Agreed. However, it is possible the achieve rudimentary "proxying" if you have a section of your network that you really want to keep away from direct Windows contact.
I look after a testing lab (broadcast based tech) and none of the lab machines are on the domain for isolation reasons...long story...bottom line is, some of the tools they need require admin rights because they suck and/or were built by cretins...my predecessor had problems with viruses before because of the lax permissions, I therefore decided to remove domain access (they don't really need it, email is Office365 now) and direct access to domain resources (i.e. file sharing).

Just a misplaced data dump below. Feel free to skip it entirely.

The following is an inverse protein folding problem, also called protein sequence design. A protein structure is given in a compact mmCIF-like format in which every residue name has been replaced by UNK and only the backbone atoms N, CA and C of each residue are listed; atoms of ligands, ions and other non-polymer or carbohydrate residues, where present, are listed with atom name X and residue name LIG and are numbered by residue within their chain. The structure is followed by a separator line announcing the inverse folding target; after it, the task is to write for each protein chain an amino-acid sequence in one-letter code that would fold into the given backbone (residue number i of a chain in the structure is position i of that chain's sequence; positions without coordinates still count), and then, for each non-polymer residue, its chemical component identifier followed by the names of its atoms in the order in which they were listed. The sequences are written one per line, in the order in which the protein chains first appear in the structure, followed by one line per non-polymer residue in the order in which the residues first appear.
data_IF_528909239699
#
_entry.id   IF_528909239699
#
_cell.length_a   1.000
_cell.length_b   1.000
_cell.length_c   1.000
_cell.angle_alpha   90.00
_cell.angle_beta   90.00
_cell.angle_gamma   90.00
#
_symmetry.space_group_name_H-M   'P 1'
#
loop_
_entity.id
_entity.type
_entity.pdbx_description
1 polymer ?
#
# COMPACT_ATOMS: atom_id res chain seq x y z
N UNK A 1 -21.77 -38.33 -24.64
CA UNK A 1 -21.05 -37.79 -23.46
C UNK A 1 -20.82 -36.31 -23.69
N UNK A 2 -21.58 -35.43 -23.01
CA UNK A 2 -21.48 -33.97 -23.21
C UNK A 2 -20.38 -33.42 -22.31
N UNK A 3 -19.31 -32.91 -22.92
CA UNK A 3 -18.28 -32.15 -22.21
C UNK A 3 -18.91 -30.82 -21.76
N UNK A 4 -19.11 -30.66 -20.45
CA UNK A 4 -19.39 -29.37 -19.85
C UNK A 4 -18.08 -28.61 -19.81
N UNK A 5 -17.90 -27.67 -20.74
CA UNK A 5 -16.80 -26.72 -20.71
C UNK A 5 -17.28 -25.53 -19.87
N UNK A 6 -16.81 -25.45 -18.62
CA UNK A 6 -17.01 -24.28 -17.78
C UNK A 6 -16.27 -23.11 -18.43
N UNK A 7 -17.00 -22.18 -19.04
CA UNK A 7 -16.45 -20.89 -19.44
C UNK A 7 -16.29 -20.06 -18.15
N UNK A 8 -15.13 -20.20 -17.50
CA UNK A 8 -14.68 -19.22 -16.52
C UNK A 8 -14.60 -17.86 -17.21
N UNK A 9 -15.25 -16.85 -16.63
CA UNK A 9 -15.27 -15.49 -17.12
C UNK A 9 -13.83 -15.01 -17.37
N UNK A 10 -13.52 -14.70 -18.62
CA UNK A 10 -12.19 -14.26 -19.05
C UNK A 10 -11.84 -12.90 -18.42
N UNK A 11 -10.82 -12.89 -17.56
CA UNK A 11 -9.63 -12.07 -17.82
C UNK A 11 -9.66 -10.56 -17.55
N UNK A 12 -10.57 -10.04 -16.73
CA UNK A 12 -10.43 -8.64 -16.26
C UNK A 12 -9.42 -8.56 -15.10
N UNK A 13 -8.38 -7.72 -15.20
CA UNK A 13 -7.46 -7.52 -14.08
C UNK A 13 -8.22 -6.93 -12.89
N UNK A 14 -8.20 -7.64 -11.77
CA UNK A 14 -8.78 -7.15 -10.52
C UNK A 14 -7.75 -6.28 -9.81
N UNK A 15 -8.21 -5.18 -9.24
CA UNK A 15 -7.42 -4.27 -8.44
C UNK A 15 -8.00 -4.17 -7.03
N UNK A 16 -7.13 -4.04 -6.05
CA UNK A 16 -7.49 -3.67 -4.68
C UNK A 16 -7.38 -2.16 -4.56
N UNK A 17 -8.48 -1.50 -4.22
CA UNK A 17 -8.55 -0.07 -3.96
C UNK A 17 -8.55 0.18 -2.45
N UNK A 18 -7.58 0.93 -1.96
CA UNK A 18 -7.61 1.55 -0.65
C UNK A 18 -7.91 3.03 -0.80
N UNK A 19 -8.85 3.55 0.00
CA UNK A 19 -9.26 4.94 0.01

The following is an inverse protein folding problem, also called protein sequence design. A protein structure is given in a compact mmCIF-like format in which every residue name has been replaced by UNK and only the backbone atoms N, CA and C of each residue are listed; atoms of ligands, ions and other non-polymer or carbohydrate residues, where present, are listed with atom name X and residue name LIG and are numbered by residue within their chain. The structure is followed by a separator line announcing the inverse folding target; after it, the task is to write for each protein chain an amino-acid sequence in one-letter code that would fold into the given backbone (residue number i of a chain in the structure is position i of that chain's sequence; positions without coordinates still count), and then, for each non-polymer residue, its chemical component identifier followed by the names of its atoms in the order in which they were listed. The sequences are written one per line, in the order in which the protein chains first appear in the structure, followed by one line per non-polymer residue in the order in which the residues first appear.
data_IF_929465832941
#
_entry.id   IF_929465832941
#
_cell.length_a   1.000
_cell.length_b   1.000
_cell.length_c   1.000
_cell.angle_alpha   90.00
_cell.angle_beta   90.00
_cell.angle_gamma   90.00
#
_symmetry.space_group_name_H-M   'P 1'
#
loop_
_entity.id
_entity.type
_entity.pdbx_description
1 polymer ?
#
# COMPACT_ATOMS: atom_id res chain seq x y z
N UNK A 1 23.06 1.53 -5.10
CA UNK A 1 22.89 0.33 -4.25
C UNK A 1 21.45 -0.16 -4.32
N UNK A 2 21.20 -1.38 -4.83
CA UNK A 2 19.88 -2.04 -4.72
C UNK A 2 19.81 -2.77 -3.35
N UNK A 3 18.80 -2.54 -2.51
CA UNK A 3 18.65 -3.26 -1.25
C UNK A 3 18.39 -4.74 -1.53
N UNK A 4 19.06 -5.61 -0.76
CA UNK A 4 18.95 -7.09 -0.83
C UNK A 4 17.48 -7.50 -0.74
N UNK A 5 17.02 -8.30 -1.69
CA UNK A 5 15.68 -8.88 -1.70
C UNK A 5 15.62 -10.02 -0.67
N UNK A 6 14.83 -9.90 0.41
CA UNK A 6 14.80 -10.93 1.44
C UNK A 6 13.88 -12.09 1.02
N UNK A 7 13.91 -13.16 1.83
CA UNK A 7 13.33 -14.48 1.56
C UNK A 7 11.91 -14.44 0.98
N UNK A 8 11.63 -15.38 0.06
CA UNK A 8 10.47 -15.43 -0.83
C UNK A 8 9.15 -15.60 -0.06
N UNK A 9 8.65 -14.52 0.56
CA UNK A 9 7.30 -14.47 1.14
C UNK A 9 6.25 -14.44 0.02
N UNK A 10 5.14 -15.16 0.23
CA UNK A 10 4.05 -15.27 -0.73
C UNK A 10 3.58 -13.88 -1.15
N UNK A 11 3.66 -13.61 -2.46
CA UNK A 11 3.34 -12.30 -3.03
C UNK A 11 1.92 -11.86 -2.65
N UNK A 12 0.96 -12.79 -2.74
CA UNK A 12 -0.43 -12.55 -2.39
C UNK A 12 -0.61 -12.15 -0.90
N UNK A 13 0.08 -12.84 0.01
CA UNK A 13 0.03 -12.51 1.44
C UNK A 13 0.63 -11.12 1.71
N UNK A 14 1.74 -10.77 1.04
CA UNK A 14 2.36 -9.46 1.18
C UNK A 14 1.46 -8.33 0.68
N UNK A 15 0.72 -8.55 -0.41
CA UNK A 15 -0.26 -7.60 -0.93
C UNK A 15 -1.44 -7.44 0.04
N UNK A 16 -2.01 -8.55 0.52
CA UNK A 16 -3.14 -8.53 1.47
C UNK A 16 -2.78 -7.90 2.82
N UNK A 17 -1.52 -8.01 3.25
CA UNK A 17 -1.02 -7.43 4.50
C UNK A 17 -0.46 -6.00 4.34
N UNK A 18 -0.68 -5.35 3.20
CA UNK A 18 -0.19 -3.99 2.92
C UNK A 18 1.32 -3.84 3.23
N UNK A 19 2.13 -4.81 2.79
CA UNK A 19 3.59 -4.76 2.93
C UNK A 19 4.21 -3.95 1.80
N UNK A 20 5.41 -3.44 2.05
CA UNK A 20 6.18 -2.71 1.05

To do this, I have a Linux box that straddles the lab network and the main company LAN. The Linux box has a dual 10gbe NIC and is connected to a 10gbe switch which also has the file server in (also 10gbe), there is also a quad port gigabit switch which I have configured as a LAG on a second gigabit switch on the Lab network.
The Linux box has a volume mounted over iSCSI which is on the Windows File Server and is re-shared via Linux using SAMBA.
Users in the lab still have mounted network drives, but not direct access to the Windows box. Therefore any creepy crawly wormy things can't directly attack the Windows File Server.
It's not perfect, but it cuts out a lot of attack surface and is easy to monitor / switch off if I need complete isolation in the event of one of the technicians doing something stupid.